Now, I've made no secret about being on team ALP for some time now, and I could have watched her mute wonder and frustrated attempts to communicate for hours, but they did a really nice job of using the situation to both convey the information that they have to stop the Legends from reaching Dr. Davies or they'll all be killed and confronting the elephant in the room regarding what Spooner's even good for at this point now that the only alien they need to communicate with is Gary.

Everybody remember where we parked:

Look, it's going to be the US in 1925 and the replica of John's mansion in the pocket dimension for the foreseeable future. I'm probably going to just discontinue this feature for the time being until that changes and we start going other places.


Zari: "You see, I found myself… on a journey… and that journey... is with these tiny, little bears."

Ava: "If you need anything, please don’t hesitate to come and find us. Actually, hesitate a little."
Sara: "Oh, hesitate a lot."
Zari: "Ew, that’s gross, moms."

Zari: "At minimum it will give me an excuse to leave this room, because you guys? Are very loud."
Ava: "What? Come on. We’re not loud."
Zari: "‘Core… Competency.’ Boop."

Spooner: "Now what will the team do with a human Gideon?"
Astra: "Probably just give her Rory’s old room."

Zari: "Oh boy. Very sad party of one happening here."

Spooner: "It’s six apples in a box, off the table on the floor."
Astra: "Thank you, Dr. Seuss."

Ava: "Ah, these guys over here. We got Time Pirates. Time wraiths. Time witches. Clones. Doppelgangers. Ourselves. Time itself."
Zari: "Ok, let’s call that the ‘why the hell not’ pile."

Bits and pieces:

-- They state here that they killed the 'real' Hoover last episode and that this robot one is a copy, but I have my doubts. If you're one of the two people who ever check out my raw notes for these over at What Was Mikey Thinking, you'll see that in my notes for 'Bullet Blondes' I mention that Hoover seemed awfully T-1000 to me when he rolled off of that car. I wonder if he wasn't also a robot, hence Gary's indigestion.

-- I have a lot of questions regarding the 'rules' for that key to the pocket dimension. Time appears to pass at the same rate as our A-plot, for instance, but they referred to it as timeless last week. Do you always have to exit through the same door you entered? Because Zari walked in through the closet in Odessa, and Sara and Ava from the Honeymoon suite on that train. Where would Zari end up if she walked out?

-- I also have a lot of questions regarding why John would set up a whiskey replicator in the refrigerator.

-- I appreciated that the episode mentioned the Palmer Raids and then gave us just enough time to wonder what they were before Nate helpfully explained them. Somebody really wanted this to be a treatise about Hoover at one stage.

-- The camera tricks they used to swap between Nate and Hoover depending on who was looking at him were really well done.

-- The conceit that they had no idea how long the illusion spell would last and that Behrad and Gary couldn't tell if it had stopped was a neat trick that paid off really well.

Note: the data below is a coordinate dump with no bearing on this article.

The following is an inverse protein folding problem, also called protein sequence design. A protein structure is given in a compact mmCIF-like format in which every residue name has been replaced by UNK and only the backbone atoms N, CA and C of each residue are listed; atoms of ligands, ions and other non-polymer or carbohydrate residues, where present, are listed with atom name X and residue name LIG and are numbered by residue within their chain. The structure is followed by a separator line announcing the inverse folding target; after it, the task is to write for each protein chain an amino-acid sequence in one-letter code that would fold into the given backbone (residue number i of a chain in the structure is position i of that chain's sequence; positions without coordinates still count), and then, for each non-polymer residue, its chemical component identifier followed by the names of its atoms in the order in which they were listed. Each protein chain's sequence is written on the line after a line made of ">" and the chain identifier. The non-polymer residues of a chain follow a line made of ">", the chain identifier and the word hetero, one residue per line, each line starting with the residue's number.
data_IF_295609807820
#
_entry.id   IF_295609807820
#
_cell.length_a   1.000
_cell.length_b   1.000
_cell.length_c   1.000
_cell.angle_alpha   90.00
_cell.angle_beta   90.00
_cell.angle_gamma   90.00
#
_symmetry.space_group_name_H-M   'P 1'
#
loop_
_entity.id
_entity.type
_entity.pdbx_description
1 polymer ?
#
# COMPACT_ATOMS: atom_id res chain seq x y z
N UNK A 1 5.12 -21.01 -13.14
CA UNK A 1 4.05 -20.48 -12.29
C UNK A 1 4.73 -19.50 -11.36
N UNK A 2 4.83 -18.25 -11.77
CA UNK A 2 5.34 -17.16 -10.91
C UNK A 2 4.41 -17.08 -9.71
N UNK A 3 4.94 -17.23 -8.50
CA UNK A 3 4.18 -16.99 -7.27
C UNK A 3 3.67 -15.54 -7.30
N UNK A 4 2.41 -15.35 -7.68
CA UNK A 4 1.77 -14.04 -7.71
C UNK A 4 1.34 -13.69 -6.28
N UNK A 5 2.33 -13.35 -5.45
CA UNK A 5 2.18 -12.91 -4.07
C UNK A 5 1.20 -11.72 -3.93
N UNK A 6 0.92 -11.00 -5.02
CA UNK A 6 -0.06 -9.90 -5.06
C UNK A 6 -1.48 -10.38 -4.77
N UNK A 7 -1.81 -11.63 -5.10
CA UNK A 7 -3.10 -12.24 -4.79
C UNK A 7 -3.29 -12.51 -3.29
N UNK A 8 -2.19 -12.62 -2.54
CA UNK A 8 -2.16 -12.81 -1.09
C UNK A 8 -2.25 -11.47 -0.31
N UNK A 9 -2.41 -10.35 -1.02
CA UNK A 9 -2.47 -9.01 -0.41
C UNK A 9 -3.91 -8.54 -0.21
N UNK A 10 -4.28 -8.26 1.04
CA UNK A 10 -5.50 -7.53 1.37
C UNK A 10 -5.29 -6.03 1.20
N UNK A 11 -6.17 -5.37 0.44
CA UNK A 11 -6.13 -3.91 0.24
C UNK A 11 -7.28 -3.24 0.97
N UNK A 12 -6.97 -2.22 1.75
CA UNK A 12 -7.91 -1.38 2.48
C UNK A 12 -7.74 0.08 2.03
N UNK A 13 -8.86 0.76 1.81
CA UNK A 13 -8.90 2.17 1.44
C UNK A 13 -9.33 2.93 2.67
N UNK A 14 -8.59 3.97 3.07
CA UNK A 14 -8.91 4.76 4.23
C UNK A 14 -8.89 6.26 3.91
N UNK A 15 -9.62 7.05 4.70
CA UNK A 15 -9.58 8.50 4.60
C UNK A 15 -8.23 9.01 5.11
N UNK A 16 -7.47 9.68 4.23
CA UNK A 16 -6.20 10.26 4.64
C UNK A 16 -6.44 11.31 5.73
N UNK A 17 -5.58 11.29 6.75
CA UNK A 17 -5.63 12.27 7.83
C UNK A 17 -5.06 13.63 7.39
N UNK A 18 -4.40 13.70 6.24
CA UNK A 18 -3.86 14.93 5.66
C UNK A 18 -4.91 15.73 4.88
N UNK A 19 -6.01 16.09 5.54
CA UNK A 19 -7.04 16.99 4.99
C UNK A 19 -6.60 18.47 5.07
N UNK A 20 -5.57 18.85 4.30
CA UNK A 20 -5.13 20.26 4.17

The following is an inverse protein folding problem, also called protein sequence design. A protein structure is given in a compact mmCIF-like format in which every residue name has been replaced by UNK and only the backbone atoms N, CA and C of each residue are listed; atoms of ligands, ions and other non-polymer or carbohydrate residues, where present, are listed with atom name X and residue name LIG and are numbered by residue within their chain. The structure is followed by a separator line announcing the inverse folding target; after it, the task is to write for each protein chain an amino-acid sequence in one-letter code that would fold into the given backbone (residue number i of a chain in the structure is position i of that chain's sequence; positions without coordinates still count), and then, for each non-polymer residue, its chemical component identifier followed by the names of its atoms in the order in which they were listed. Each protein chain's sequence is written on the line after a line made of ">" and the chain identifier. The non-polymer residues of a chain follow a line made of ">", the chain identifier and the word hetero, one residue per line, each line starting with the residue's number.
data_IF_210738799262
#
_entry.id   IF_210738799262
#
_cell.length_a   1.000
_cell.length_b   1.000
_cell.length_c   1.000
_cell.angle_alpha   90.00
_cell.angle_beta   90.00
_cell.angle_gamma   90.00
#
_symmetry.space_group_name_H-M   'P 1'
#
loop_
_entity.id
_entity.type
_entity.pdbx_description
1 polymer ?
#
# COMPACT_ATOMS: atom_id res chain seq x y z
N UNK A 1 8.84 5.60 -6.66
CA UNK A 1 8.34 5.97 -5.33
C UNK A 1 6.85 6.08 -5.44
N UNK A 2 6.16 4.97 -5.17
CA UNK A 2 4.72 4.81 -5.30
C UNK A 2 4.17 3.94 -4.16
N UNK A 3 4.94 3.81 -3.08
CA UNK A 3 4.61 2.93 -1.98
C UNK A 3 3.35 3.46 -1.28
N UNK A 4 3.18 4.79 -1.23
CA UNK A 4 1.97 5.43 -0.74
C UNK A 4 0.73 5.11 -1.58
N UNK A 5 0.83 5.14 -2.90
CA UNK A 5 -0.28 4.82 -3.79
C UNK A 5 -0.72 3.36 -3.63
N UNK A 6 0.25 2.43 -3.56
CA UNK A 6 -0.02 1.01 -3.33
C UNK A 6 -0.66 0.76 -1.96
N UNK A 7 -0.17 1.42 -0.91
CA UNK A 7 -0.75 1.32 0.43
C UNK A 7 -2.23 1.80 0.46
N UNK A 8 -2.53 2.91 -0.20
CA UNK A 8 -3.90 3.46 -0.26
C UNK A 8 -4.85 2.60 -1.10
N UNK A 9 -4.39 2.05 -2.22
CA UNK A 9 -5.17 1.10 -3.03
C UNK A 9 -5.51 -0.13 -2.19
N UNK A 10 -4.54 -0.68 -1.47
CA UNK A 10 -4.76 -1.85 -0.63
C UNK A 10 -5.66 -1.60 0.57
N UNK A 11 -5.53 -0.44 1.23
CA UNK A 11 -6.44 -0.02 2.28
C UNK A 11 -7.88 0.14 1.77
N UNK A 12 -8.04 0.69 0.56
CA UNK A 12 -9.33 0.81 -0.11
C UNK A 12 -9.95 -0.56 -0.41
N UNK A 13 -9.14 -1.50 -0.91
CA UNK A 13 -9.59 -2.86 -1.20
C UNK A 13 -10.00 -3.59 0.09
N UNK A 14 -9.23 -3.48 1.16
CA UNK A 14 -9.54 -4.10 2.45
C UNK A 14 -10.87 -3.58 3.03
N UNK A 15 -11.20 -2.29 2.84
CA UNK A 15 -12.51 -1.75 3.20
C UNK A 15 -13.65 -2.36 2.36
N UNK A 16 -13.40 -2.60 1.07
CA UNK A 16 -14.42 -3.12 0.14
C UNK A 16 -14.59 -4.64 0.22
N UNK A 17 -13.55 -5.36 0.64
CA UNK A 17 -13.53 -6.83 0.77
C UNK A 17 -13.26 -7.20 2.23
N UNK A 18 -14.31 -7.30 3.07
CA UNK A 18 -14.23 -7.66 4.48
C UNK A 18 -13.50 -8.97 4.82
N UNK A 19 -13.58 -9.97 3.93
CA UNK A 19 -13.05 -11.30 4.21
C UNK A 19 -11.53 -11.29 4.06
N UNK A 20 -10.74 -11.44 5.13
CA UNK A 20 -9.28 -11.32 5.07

-- It looked a lot to me like Terminator-Hoover was initially going for non-lethal shots when he went after Capone's goons, but then later was straight up killing them. Some sort of default to do as little damage to history as possible unless necessary, perhaps?

-- Tala Ashe looked like she was having the time of her life doing all those stoned scenes. They don't often give her comedy that broad on this show. I bet she enjoyed it.

-- Nate's solution to pretend to beat up the Russian conductor was very cute, but they edited it like there was a real chance he was going to beat the guy with a lamp just to keep his cover story up. That's one of those vestigial clues that make me believe originally they were going a lot darker with Nate's plot-line.

-- The list of people who might want to kill them includes David Bowie. Ava thinks it's unlikely because he at least got a good song out of them.

-- Was calling Nate Mister Nobody a sly little Doom Patrol reference? They are both Berlanti productions.

-- Why do computers and robots audibly announce their self destruct timers being activated? He could have totally killed all of them if he'd just run a silent countdown.

I'm loving everything about this season. My complaints about this episode are incredibly minor and really fall more into the category of 'interesting things to notice about scripts that have gone through multiple writers room revisions' than actual flaws. And next we have the 100th episode. I'm one happy Legends reviewer these days.

Four and a half out of five killer robots.

Mikey Heinrich is, among other things, a freelance writer, retired firefighter, and roughly 78% water. You can find more of his work at the 42nd Vizsla. If you'd like to see his raw notes for this and other reviews, you can find them at What Was Mikey Thinking.


  1. I agree that they were going for a darker picture with Nate and then pulled back. His apology to Gary and Behrad was odd, since he hadn't done something that bad to them personally.

    You said in your blog that Gary should have been treated like another white man, but Adam Tsekhman's family were Jewish immigrants from Ukraine. The 1920s were pretty aware of "Jewish looking" people and I think Gary would have been classified that way, so not a white man then, or even now in some circles.

    I do agree that the show seems to be on the right track this year and I couldn't be happier.

  2. I'm really enjoying this season too.

    I vote that Zari should be stoned for at least half of every episode from here on out, because she was wonderful. And like you said, Mikey, I also loved that Gideon was only a voice for six seasons and here, she had no voice at all. Excellent writing choice there.

  3. Percysowner, you're absolutely right, that just didn't occur to me at the time. Those notes are just my train of thought while watching the episode. It wasn't until I sat back and thought about it that I realized your exact point. But bless you for checking out the raw notes. I generally assume no one will be interested. I apologize for the many typos found there :) if I've never mentioned it, I really look forward to your comments on these reviews. You're always insightful.

    Billie - SUCH a good choice. I wonder if it was always the plan or a stroke of inspiration.

  4. I don't share your guys love for these episodes. I've been struggling with the Legends for a while now. I just think that this trying-to-be-funny-style that's been happening for quite a while now is just not for me. Maybe I should just give up on this show...

  5. TJ - I get it. I was a huge fan of Justice League International back in the day when they switched it up to be more comedy and struggled with the exact same thing. I'm loving the current direction, but I get that it's not to everybody's taste.